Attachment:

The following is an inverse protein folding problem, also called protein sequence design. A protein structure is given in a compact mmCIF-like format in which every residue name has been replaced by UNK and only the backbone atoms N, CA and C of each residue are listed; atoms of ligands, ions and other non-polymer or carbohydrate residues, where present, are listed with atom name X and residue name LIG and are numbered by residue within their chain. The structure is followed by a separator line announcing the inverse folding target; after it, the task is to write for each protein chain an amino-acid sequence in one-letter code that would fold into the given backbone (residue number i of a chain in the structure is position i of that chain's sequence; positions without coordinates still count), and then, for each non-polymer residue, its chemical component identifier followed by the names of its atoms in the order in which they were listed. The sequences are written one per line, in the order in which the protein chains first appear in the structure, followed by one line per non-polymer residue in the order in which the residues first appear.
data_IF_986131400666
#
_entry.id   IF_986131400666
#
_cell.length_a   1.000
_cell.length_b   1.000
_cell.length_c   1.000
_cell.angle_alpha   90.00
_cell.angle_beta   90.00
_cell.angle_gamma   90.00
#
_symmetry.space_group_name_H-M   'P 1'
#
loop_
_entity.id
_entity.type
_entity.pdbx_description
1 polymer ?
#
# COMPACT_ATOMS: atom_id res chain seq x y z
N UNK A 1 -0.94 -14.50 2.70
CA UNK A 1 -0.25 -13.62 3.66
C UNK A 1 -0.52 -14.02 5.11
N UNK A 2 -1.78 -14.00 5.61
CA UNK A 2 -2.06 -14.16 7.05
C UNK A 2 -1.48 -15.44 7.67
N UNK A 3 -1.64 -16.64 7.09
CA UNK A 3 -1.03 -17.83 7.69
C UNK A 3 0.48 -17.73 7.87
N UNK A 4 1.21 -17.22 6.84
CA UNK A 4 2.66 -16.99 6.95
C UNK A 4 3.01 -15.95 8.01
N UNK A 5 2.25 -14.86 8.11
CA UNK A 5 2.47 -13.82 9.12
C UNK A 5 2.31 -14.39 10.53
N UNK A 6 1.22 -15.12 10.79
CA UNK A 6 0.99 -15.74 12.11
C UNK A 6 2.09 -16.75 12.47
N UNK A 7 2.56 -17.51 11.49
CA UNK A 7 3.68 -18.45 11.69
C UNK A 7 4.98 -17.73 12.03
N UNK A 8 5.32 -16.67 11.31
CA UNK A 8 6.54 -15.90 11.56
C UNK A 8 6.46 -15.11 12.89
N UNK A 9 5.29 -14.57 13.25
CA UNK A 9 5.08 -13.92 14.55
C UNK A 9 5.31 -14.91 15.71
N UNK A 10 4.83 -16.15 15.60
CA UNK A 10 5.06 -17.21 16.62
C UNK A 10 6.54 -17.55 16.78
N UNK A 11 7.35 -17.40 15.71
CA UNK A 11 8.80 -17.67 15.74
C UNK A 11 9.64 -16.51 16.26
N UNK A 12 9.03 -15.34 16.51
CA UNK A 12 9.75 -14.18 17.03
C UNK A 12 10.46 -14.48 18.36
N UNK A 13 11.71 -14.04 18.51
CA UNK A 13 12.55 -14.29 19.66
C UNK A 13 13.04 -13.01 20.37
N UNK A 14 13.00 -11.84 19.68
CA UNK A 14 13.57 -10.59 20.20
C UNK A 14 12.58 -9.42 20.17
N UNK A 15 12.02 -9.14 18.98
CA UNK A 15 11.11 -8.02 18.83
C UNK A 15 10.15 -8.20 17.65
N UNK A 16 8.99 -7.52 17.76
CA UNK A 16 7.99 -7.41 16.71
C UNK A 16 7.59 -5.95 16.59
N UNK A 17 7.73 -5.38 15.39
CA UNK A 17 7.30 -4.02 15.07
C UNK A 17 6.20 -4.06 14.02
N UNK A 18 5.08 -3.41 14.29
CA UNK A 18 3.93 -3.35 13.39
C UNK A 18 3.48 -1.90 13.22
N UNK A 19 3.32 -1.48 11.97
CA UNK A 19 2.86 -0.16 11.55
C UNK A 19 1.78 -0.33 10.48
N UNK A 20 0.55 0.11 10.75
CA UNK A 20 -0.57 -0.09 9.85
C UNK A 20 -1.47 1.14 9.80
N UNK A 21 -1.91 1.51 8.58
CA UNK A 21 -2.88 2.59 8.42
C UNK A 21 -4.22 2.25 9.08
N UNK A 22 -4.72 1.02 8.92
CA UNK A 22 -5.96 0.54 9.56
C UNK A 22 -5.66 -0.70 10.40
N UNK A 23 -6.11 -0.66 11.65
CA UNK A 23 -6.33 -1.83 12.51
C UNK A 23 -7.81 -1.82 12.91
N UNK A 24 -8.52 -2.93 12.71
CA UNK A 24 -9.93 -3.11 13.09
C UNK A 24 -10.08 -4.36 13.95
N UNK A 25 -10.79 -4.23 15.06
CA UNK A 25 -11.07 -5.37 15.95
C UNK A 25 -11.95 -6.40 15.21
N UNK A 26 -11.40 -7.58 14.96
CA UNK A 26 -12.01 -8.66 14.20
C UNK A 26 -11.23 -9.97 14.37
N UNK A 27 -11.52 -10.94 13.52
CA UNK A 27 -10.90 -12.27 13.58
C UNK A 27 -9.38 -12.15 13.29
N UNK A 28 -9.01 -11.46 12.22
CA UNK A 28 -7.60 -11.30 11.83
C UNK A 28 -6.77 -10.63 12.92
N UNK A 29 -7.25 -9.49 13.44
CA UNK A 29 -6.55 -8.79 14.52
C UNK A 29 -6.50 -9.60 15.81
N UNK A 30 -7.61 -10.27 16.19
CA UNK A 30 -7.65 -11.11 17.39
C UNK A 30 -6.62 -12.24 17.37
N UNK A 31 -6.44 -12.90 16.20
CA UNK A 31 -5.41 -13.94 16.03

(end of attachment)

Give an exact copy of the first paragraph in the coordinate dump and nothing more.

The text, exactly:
The following is an inverse protein folding problem, also called protein sequence design. A protein structure is given in a compact mmCIF-like format in which every residue name has been replaced by UNK and only the backbone atoms N, CA and C of each residue are listed; atoms of ligands, ions and other non-polymer or carbohydrate residues, where present, are listed with atom name X and residue name LIG and are numbered by residue within their chain. The structure is followed by a separator line announcing the inverse folding target; after it, the task is to write for each protein chain an amino-acid sequence in one-letter code that would fold into the given backbone (residue number i of a chain in the structure is position i of that chain's sequence; positions without coordinates still count), and then, for each non-polymer residue, its chemical component identifier followed by the names of its atoms in the order in which they were listed. The sequences are written one per line, in the order in which the protein chains first appear in the structure, followed by one line per non-polymer residue in the order in which the residues first appear.